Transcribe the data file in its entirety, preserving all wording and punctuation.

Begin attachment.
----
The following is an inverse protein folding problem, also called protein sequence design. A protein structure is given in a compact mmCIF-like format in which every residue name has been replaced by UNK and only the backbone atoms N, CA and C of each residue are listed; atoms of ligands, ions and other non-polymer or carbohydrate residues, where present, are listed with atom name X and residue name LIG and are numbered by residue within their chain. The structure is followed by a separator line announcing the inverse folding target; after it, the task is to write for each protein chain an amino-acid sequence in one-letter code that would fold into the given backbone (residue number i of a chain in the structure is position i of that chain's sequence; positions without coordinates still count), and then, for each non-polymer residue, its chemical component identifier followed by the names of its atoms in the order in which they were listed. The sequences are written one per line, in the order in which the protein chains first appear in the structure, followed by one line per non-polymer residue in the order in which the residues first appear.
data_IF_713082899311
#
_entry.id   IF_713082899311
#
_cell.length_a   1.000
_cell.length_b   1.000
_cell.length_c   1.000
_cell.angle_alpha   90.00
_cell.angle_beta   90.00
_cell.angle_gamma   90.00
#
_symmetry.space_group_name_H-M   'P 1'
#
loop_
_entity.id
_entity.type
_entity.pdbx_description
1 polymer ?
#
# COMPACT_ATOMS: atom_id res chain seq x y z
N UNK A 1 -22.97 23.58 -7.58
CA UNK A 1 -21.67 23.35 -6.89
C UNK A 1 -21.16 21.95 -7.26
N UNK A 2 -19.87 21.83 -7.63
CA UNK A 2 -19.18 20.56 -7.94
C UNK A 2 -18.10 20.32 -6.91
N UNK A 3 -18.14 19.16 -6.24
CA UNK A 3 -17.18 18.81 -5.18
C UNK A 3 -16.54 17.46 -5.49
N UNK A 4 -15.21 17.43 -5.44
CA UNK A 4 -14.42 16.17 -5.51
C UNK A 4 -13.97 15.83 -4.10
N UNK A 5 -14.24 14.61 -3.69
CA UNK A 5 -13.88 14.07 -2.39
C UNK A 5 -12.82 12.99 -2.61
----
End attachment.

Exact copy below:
The following is an inverse protein folding problem, also called protein sequence design. A protein structure is given in a compact mmCIF-like format in which every residue name has been replaced by UNK and only the backbone atoms N, CA and C of each residue are listed; atoms of ligands, ions and other non-polymer or carbohydrate residues, where present, are listed with atom name X and residue name LIG and are numbered by residue within their chain. The structure is followed by a separator line announcing the inverse folding target; after it, the task is to write for each protein chain an amino-acid sequence in one-letter code that would fold into the given backbone (residue number i of a chain in the structure is position i of that chain's sequence; positions without coordinates still count), and then, for each non-polymer residue, its chemical component identifier followed by the names of its atoms in the order in which they were listed. The sequences are written one per line, in the order in which the protein chains first appear in the structure, followed by one line per non-polymer residue in the order in which the residues first appear.
data_IF_713082899311
#
_entry.id   IF_713082899311
#
_cell.length_a   1.000
_cell.length_b   1.000
_cell.length_c   1.000
_cell.angle_alpha   90.00
_cell.angle_beta   90.00
_cell.angle_gamma   90.00
#
_symmetry.space_group_name_H-M   'P 1'
#
loop_
_entity.id
_entity.type
_entity.pdbx_description
1 polymer ?
#
# COMPACT_ATOMS: atom_id res chain seq x y z
N UNK A 1 -22.97 23.58 -7.58
CA UNK A 1 -21.67 23.35 -6.89
C UNK A 1 -21.16 21.95 -7.26
N UNK A 2 -19.87 21.83 -7.63
CA UNK A 2 -19.18 20.56 -7.94
C UNK A 2 -18.10 20.32 -6.91
N UNK A 3 -18.14 19.16 -6.24
CA UNK A 3 -17.18 18.81 -5.18
C UNK A 3 -16.54 17.46 -5.49
N UNK A 4 -15.21 17.43 -5.44
CA UNK A 4 -14.42 16.17 -5.51
C UNK A 4 -13.97 15.83 -4.10
N UNK A 5 -14.24 14.61 -3.69
CA UNK A 5 -13.88 14.07 -2.39
C UNK A 5 -12.82 12.99 -2.61